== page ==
How would you feel if Kentucky didn’t have snowy winters?

How would you feel if Kentucky didn’t have snowy winters?

This is a rather interesting phenomenon, if you ask me. I have a friend who hates cold weather but loves the snow. Go and conclude. She will wear a jacket if the temperature drops below 80 but loves the sight of a white blanket.

I? I can live with cold and snow… under certain conditions. For starters, there’s no point in the kind of deep freeze we endured last December when temperatures were hanging in the double digits. Secondly, the snow is good; It is the only thing that makes winter beautiful. But when there’s 14 inches of stuff or it comes with ice on the roads, I get out. In fact, I don’t want any winter rain on the roads. From my lips to God’s ears, right?

The El Niño phenomenon may give us a winter that some people do not like

I know a lot of people who feel exactly what I feel. And I know a lot of people who wish we could move from fall to spring. Of course, it doesn’t work that way. But how would these people feel if we didn’t have much of a winter? By that I mean, how would they – or anyone else – feel if we didn’t have so many snowy winters? Check this out:

US National Oceanic and Atmospheric Administration

US National Oceanic and Atmospheric Administration

This is a typical El Niño pattern, and may not always appear the way it does on this map. But Kentucky is experiencing an El Niño phenomenon this year for the first time in four years. La Niña is another possible weather phenomenon, which brings more snow and wet weather in the winter months.

Here’s the actual prediction on how El Niño will affect us here in Kentucky this winter:

El Niño could also give us the winter that many people desire

Here’s the thing – no, I’m not getting into the climate change debate; God forbid – we’ve seen Tornado Alley shift, over the years, from the Midwest to the Deep South. Some of those tornadoes that have occurred in Alabama and Mississippi over the past few years have been catastrophic.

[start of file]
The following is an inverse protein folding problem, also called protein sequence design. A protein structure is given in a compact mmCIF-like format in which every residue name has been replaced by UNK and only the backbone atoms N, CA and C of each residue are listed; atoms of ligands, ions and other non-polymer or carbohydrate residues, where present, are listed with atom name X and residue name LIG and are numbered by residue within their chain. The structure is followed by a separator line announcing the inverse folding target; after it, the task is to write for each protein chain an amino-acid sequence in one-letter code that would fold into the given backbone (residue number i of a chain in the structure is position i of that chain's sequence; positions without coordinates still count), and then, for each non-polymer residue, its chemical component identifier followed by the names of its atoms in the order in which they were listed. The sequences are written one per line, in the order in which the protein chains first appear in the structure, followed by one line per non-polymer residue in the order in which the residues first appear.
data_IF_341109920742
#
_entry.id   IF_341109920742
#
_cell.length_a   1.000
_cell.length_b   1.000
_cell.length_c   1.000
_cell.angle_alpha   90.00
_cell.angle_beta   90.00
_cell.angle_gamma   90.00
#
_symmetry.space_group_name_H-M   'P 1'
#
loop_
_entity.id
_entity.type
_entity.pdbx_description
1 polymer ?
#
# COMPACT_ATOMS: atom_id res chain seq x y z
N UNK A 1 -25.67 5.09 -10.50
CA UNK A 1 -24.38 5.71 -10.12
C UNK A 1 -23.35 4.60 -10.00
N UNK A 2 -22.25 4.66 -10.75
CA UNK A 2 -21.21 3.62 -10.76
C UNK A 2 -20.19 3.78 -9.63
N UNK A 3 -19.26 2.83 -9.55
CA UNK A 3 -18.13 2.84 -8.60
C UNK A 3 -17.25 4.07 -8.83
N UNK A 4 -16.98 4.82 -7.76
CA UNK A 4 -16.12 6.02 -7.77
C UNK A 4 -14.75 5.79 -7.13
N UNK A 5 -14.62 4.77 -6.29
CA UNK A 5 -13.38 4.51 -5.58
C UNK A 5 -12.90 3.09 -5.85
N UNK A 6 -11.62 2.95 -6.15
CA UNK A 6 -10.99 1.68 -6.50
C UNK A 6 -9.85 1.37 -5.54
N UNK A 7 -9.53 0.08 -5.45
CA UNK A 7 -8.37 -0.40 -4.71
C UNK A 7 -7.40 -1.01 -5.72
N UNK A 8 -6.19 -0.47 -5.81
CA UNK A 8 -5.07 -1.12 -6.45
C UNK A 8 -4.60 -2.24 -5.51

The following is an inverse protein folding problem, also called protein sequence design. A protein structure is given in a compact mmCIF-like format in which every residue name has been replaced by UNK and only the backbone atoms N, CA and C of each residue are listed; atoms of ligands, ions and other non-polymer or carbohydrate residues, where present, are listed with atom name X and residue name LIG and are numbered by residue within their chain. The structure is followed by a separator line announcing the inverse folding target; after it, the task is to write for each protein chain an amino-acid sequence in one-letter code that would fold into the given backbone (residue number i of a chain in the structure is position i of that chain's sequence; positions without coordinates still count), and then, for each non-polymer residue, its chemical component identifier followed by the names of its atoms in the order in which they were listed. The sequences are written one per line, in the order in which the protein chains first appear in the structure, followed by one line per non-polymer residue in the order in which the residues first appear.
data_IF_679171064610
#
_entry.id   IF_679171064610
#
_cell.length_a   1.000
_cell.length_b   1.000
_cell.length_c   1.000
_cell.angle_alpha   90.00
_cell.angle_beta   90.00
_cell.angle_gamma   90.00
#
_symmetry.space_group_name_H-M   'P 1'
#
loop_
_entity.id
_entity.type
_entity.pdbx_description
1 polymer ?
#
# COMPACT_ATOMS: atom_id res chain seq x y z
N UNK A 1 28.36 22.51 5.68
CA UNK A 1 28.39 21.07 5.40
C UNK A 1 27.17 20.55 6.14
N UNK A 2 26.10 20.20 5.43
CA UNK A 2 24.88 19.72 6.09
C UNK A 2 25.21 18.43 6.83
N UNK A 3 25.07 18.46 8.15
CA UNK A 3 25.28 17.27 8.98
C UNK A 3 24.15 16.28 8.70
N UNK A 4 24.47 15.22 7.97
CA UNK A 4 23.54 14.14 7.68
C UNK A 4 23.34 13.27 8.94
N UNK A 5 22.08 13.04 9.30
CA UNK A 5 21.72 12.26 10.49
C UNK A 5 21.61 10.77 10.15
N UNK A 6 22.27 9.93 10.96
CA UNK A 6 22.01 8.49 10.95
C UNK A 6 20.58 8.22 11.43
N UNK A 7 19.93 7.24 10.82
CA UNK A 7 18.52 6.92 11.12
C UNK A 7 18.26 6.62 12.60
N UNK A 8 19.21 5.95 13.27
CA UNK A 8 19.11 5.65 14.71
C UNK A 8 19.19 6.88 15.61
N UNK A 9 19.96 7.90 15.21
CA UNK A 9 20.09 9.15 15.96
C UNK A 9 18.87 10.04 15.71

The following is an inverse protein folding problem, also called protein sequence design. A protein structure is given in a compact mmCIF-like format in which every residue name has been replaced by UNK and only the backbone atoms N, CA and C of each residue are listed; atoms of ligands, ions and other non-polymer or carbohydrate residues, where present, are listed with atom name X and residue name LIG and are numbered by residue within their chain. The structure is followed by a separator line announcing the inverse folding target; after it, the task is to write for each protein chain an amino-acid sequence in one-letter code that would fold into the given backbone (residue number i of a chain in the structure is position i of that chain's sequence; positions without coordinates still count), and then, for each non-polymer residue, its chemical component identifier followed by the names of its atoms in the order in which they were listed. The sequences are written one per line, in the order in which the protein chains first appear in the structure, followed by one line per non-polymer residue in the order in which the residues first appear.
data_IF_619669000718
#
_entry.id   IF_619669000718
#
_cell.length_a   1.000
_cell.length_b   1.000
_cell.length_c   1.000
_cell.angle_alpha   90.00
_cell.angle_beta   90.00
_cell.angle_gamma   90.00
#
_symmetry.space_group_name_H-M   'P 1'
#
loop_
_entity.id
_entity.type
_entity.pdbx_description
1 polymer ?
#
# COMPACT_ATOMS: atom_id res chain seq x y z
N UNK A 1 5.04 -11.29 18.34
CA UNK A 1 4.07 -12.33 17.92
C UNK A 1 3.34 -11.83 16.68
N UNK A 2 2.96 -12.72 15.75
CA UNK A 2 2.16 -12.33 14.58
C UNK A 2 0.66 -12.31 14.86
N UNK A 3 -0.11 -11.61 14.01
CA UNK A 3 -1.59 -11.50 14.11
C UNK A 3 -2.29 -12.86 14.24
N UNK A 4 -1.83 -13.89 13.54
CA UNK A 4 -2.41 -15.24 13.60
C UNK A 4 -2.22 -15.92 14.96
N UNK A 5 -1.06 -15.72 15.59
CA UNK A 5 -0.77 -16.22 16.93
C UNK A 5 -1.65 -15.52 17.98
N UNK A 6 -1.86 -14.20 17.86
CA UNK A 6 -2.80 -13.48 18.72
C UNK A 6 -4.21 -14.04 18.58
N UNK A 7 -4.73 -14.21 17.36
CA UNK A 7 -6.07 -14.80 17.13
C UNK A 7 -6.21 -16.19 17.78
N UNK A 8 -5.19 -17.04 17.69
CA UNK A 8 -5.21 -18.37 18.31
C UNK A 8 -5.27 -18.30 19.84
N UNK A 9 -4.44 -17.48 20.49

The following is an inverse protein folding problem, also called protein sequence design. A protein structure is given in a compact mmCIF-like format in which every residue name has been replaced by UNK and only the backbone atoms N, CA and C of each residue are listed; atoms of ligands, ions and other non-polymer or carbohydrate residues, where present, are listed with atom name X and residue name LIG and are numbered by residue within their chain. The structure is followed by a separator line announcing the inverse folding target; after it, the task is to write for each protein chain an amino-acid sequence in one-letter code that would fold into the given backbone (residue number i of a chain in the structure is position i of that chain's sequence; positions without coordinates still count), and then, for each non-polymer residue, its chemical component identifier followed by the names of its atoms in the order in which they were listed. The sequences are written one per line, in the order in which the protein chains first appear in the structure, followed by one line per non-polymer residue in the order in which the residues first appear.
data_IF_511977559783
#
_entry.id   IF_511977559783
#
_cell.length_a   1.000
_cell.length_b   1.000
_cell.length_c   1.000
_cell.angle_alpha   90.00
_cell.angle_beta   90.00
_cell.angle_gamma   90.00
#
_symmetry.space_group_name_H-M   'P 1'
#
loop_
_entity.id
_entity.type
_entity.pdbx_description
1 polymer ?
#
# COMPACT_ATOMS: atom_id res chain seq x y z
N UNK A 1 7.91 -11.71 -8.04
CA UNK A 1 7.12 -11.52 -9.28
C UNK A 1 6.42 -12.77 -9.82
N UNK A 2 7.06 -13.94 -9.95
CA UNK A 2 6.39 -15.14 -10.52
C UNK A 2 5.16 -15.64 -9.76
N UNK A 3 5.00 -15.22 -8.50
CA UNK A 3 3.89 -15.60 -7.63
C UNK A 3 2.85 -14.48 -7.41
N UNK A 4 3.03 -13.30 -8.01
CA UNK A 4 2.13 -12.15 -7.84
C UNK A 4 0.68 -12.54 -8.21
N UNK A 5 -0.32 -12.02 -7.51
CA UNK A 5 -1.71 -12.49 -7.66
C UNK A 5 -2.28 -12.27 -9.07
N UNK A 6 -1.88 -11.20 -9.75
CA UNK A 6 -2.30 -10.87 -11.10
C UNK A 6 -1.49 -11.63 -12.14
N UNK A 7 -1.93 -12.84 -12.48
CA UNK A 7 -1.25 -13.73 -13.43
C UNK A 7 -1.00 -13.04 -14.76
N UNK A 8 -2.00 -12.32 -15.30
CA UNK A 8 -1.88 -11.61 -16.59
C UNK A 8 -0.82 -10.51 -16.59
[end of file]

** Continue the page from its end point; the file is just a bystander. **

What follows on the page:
All I’m saying is, how would you feel if we went through a shift like this in terms of snow? What if it’s a long time before we see “decent” snowfall again? That’s all I ask. Since we have had several years in a row where La Niña was responsible, why not El Niño?

Honestly, I’m not sure how I’ll feel if I don’t see another snowfall. And I don’t think I can determine how I’ll feel until it actually happens. I certainly have no interest in this happening again.

It happened on January 17, and we are approaching the 30th anniversary of that monster. Wouldn’t it be ironic if it was short sleeve shirt weather on January 17th? I can already hear a lot of people saying: “This is good for me.”

But is that okay with you?

(Source: Lexington Herald-Leader)

See: The most extreme temperatures in each state’s history

Stacker consulted 2021 data from NOAA’s Commission on Climate Extremes (SCEC) to illustrate the hottest and coldest temperatures ever recorded in each state. Each slide also reveals the highest 24-hour rainfall record ever and the highest 24-hour snowfall record ever.

Keep reading for individual case records in alphabetical order.

Gallery source: Anuradha Varanasi

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